Iran is the only other country besides the United States to operate arguably history’s most powerful interceptor aircraft, the F-14 Tomcat. And the Islamic republic has worked the twin-engine, swing-wing fighters hard.
The F-14s played a major role in Iran’s war with Iraq from 1980 to 1988. Iranian Tomcat pilots were the only ones to successfully employ the F-14’s long-range, heavyweight AIM-54 Phoenix missile to shoot down enemy planes.
In the decades after the war, Tehran repaired and upgraded the surviving F-14s, scouring the globe for parts in defiance of a U.S. government embargo.
The Americans retired their F-14s in 2006, but around 40 of Iran’s Tomcats remain active. Their main role is defending Iran’s nuclear sites. It’s a mission that has brought the interceptors in close contact with some very mysterious aircraft, according to a bizarre and fascinating 2013 story in Combat Aircraft magazine by reporter Babak Taghvaee.
The Iranians believed the objects were spy drones belonging to the U.S. Central Intelligence Agency, sent to sniff out Tehran’s suspected atomic weapons program. But they attribute to these alleged unmanned aerial vehicles flight characteristics and capabilities far beyond what any known drone can achieve.
And in 2012 one of the alleged flying robots reportedly also shot down an F-14 attempting to intercept it. Or at least some Iranians seem genuinely to believe so.
Over the decades Tehran has built three major nuclear facilities that could, in theory, be used to assemble atomic weapons: reactors at Bushehr and Arak and an enrichment plant at Natanz.
This infrastructure became public knowledge in 2002. No doubt the CIA took a strong interest, potentially long before that date. “A number of reconnaissance UAVs were sent to collect intelligence to prepare for a possible attack” by Western forces, Taghvaee wrote.
To protect the nuke facilities, in 2004 Iran deployed a task force composed of eight F-4E fighters and eight F-14s plus a former 707 airliner and a C-130 cargo plane outfitted with sensors and radios for command and control. The task force encountered what it believed were CIA drones with “astonishing flight characteristics.”
The UAVs could jam radars and disrupt interceptors’ navigation systems. They flew “outside the atmosphere” at speeds of up to Mach 10. They could hover. Flying at night, they emitted a telltale blue light that led to their nickname: “luminous objects.”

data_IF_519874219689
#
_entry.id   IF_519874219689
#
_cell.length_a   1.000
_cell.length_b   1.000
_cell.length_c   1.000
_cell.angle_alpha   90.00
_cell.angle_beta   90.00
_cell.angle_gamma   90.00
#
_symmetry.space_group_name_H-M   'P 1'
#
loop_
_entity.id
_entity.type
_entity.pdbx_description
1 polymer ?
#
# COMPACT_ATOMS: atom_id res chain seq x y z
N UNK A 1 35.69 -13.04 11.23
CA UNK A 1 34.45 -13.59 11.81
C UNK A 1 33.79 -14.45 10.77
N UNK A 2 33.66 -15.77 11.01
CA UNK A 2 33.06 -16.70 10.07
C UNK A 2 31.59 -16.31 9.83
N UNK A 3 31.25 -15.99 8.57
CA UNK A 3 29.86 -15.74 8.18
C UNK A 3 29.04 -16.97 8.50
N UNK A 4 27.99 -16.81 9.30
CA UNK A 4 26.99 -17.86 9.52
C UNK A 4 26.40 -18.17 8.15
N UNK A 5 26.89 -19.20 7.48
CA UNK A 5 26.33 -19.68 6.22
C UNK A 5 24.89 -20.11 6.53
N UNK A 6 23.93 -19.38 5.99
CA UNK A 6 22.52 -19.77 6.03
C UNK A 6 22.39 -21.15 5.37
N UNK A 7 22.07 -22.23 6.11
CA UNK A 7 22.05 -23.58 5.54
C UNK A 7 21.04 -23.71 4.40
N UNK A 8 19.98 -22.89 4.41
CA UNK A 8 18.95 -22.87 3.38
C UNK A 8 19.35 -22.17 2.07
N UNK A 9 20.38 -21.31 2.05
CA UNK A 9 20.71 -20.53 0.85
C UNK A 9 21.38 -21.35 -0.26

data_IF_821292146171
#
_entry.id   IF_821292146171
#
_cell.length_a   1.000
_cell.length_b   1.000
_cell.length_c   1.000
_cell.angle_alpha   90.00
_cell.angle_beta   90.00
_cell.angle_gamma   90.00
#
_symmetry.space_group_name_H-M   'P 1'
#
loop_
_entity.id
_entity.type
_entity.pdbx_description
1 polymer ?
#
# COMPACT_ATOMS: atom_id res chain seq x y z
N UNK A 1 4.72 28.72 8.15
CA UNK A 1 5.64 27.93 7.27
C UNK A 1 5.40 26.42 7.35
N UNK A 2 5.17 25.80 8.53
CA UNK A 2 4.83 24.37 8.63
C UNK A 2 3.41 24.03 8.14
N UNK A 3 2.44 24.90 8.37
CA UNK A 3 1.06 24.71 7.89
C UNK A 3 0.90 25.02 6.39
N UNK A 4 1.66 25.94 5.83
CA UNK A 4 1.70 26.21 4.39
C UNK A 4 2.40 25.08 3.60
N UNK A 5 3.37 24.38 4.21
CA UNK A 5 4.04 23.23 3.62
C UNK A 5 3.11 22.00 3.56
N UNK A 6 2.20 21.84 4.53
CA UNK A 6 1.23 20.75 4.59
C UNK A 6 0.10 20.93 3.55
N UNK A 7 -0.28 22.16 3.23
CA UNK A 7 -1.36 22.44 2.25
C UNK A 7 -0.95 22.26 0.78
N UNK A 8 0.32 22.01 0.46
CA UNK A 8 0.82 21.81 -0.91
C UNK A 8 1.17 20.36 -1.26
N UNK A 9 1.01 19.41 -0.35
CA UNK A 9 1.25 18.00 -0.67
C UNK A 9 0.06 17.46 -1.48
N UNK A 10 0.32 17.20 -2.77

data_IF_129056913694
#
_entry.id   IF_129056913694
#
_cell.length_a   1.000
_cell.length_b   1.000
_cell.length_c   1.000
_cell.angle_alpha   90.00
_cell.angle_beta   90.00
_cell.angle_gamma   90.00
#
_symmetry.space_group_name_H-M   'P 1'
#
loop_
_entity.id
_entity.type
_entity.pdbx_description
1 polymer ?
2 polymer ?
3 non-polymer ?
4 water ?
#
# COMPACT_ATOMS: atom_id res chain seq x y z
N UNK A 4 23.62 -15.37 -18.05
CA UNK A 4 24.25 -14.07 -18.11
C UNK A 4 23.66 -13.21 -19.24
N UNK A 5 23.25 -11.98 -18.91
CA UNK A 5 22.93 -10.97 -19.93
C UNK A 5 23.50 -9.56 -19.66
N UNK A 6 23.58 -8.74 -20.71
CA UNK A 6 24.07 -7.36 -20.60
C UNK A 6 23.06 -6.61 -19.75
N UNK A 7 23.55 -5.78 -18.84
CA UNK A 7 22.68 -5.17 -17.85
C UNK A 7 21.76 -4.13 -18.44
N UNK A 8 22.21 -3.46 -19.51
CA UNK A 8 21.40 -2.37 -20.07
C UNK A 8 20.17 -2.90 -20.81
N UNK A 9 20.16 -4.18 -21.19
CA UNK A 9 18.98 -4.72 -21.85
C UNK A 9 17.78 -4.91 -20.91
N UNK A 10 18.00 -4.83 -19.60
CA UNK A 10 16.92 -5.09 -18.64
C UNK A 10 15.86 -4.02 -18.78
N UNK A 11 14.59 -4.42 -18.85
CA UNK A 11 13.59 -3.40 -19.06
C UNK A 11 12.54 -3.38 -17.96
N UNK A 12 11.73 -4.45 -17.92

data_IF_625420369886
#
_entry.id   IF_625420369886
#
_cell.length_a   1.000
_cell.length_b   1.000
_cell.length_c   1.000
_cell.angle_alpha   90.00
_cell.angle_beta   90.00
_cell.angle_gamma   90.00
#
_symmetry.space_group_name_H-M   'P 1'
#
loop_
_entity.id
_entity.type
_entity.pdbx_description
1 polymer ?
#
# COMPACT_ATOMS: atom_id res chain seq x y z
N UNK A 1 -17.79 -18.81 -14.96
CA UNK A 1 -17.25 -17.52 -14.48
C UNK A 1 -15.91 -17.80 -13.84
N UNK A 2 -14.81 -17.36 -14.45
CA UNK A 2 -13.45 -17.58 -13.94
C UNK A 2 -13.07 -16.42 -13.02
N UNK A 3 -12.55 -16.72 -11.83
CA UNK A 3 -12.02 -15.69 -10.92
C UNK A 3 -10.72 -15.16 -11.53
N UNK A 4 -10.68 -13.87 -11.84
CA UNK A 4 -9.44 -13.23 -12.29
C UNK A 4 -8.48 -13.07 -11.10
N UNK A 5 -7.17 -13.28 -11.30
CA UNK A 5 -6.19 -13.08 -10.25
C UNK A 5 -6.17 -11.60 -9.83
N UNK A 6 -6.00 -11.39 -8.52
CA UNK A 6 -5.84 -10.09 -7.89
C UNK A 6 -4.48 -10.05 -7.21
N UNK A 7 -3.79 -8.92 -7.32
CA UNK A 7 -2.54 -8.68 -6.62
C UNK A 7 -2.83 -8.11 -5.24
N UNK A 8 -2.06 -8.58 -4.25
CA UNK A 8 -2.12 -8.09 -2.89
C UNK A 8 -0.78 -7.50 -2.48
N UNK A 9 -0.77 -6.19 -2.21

“In several cases … F-14s faced them but were unable to operate their armament systems properly,” Taghvaee wrote. One Tomcat taking off to intercept a luminous object on Jan. 26, 2012 mysteriously exploded, killing both crewmen. Taghvaee implies the alleged UAV was somehow responsible, as the F-14 in question was “one of the fittest” of the 40 or so Tomcats then in service.
It should go without saying that the CIA and the Pentagon most likely fly reconnaissance aircraft near—and even over—Iranian nuclear sites. In 2012 and 2013, Iranian fighters tried to intercept American Predator drones outside Tehran’s airspace. In the 2013 incident, a U.S. Air Force F-22 stealth fighter blocked the intercept with some Top Gun-style theatrics.
In 2009, the Air Force copped to the existence of a new, previously secret drone operated in conjunction with the intelligence agency. The RQ-170 Sentinel was based in southern Afghanistan within short flying distance of Iran. In December 2011, a Sentinel crashed on the Afghanistan-Iran border and was captured by Iranian troops.
Neither the Predator nor the Sentinel is particularly high-flying nor can hover or glow blue. And neither has the electrical power to scramble radars and navigation gear.
Rumors abound that the Air Force and CIA operate a stealthy new drone that has not been disclosed to the public. Even if they do, it’s unlikely that the new UAV is capable of Mach-10 hypersonic flight—the Pentagon is still struggling to reach Mach five.
So if Iranian F-14s truly are chasing around super-fast, super-high-flying and lethal UFOs, what exactly are they? Who knows.